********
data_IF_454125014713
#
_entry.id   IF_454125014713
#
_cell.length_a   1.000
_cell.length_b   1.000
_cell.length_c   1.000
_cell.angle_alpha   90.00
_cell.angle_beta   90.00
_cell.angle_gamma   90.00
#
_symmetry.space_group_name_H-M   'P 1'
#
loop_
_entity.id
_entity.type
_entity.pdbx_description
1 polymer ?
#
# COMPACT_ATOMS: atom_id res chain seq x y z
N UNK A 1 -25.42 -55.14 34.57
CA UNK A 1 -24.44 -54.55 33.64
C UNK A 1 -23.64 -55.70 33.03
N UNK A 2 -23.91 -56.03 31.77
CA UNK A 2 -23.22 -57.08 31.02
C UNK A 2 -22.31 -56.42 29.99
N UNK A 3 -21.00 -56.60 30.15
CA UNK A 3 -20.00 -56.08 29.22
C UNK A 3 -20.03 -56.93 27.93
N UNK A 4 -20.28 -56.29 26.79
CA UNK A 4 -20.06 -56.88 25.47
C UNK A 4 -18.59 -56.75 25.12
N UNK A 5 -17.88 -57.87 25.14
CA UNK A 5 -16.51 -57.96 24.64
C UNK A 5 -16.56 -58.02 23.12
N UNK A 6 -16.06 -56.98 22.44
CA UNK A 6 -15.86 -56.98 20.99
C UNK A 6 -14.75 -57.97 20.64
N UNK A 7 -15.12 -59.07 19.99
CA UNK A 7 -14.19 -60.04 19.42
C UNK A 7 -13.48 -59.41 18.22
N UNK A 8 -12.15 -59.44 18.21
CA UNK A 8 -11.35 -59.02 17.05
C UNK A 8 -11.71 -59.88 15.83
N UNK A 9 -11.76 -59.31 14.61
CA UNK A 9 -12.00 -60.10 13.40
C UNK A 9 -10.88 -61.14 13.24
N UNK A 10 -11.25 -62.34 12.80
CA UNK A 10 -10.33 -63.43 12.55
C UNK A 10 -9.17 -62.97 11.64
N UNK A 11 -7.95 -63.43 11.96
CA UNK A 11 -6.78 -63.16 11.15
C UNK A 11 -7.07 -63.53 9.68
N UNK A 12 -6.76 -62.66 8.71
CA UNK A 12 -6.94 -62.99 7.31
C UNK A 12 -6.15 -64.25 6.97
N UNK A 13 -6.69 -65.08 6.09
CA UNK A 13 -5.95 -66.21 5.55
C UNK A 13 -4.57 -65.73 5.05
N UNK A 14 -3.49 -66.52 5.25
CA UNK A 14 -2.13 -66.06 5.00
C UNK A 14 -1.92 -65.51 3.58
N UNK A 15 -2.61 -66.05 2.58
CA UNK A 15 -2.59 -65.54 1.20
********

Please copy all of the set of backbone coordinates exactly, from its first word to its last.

data_IF_454125014713
#
_entry.id   IF_454125014713
#
_cell.length_a   1.000
_cell.length_b   1.000
_cell.length_c   1.000
_cell.angle_alpha   90.00
_cell.angle_beta   90.00
_cell.angle_gamma   90.00
#
_symmetry.space_group_name_H-M   'P 1'
#
loop_
_entity.id
_entity.type
_entity.pdbx_description
1 polymer ?
#
# COMPACT_ATOMS: atom_id res chain seq x y z
N UNK A 1 -25.42 -55.14 34.57
CA UNK A 1 -24.44 -54.55 33.64
C UNK A 1 -23.64 -55.70 33.03
N UNK A 2 -23.91 -56.03 31.77
CA UNK A 2 -23.22 -57.08 31.02
C UNK A 2 -22.31 -56.42 29.99
N UNK A 3 -21.00 -56.60 30.15
CA UNK A 3 -20.00 -56.08 29.22
C UNK A 3 -20.03 -56.93 27.93
N UNK A 4 -20.28 -56.29 26.79
CA UNK A 4 -20.06 -56.88 25.47
C UNK A 4 -18.59 -56.75 25.12
N UNK A 5 -17.88 -57.87 25.14
CA UNK A 5 -16.51 -57.96 24.64
C UNK A 5 -16.56 -58.02 23.12
N UNK A 6 -16.06 -56.98 22.44
CA UNK A 6 -15.86 -56.98 20.99
C UNK A 6 -14.75 -57.97 20.64
N UNK A 7 -15.12 -59.07 19.99
CA UNK A 7 -14.19 -60.04 19.42
C UNK A 7 -13.48 -59.41 18.22
N UNK A 8 -12.15 -59.44 18.21
CA UNK A 8 -11.35 -59.02 17.05
C UNK A 8 -11.71 -59.88 15.83
N UNK A 9 -11.76 -59.31 14.61
CA UNK A 9 -12.00 -60.10 13.40
C UNK A 9 -10.88 -61.14 13.24
N UNK A 10 -11.25 -62.34 12.80
CA UNK A 10 -10.33 -63.43 12.55
C UNK A 10 -9.17 -62.97 11.64
N UNK A 11 -7.95 -63.43 11.96
CA UNK A 11 -6.78 -63.16 11.15
C UNK A 11 -7.07 -63.53 9.68
N UNK A 12 -6.76 -62.66 8.71
CA UNK A 12 -6.94 -62.99 7.31
C UNK A 12 -6.15 -64.25 6.97
N UNK A 13 -6.69 -65.08 6.09
CA UNK A 13 -5.95 -66.21 5.55
C UNK A 13 -4.57 -65.73 5.05
N UNK A 14 -3.49 -66.52 5.25
CA UNK A 14 -2.13 -66.06 5.00
C UNK A 14 -1.92 -65.51 3.58
N UNK A 15 -2.61 -66.05 2.58
CA UNK A 15 -2.59 -65.54 1.20